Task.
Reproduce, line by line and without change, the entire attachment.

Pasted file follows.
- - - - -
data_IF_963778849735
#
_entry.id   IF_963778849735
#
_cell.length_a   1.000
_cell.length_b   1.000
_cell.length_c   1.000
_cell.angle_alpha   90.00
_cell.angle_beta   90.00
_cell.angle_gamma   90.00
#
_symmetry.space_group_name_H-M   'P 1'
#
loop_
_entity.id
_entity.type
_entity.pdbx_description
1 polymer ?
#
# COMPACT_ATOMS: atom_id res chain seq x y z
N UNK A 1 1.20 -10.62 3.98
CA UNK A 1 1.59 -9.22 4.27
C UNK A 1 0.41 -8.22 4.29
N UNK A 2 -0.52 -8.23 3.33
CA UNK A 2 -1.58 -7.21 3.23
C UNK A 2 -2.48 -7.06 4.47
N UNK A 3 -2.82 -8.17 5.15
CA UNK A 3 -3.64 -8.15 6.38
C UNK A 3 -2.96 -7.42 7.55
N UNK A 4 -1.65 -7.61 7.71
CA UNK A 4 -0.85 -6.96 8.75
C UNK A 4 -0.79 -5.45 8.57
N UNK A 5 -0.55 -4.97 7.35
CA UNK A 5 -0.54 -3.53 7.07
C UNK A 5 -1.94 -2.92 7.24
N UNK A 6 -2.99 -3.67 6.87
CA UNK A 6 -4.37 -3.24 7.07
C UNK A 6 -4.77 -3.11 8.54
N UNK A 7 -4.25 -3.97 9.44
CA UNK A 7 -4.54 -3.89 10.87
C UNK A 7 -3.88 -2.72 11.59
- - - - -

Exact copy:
data_IF_963778849735
#
_entry.id   IF_963778849735
#
_cell.length_a   1.000
_cell.length_b   1.000
_cell.length_c   1.000
_cell.angle_alpha   90.00
_cell.angle_beta   90.00
_cell.angle_gamma   90.00
#
_symmetry.space_group_name_H-M   'P 1'
#
loop_
_entity.id
_entity.type
_entity.pdbx_description
1 polymer ?
#
# COMPACT_ATOMS: atom_id res chain seq x y z
N UNK A 1 1.20 -10.62 3.98
CA UNK A 1 1.59 -9.22 4.27
C UNK A 1 0.41 -8.22 4.29
N UNK A 2 -0.52 -8.23 3.33
CA UNK A 2 -1.58 -7.21 3.23
C UNK A 2 -2.48 -7.06 4.47
N UNK A 3 -2.82 -8.17 5.15
CA UNK A 3 -3.64 -8.15 6.38
C UNK A 3 -2.96 -7.42 7.55
N UNK A 4 -1.65 -7.61 7.71
CA UNK A 4 -0.85 -6.96 8.75
C UNK A 4 -0.79 -5.45 8.57
N UNK A 5 -0.55 -4.97 7.35
CA UNK A 5 -0.54 -3.53 7.07
C UNK A 5 -1.94 -2.92 7.24
N UNK A 6 -2.99 -3.67 6.87
CA UNK A 6 -4.37 -3.24 7.07
C UNK A 6 -4.77 -3.11 8.54
N UNK A 7 -4.25 -3.97 9.44
CA UNK A 7 -4.54 -3.89 10.87
C UNK A 7 -3.88 -2.72 11.59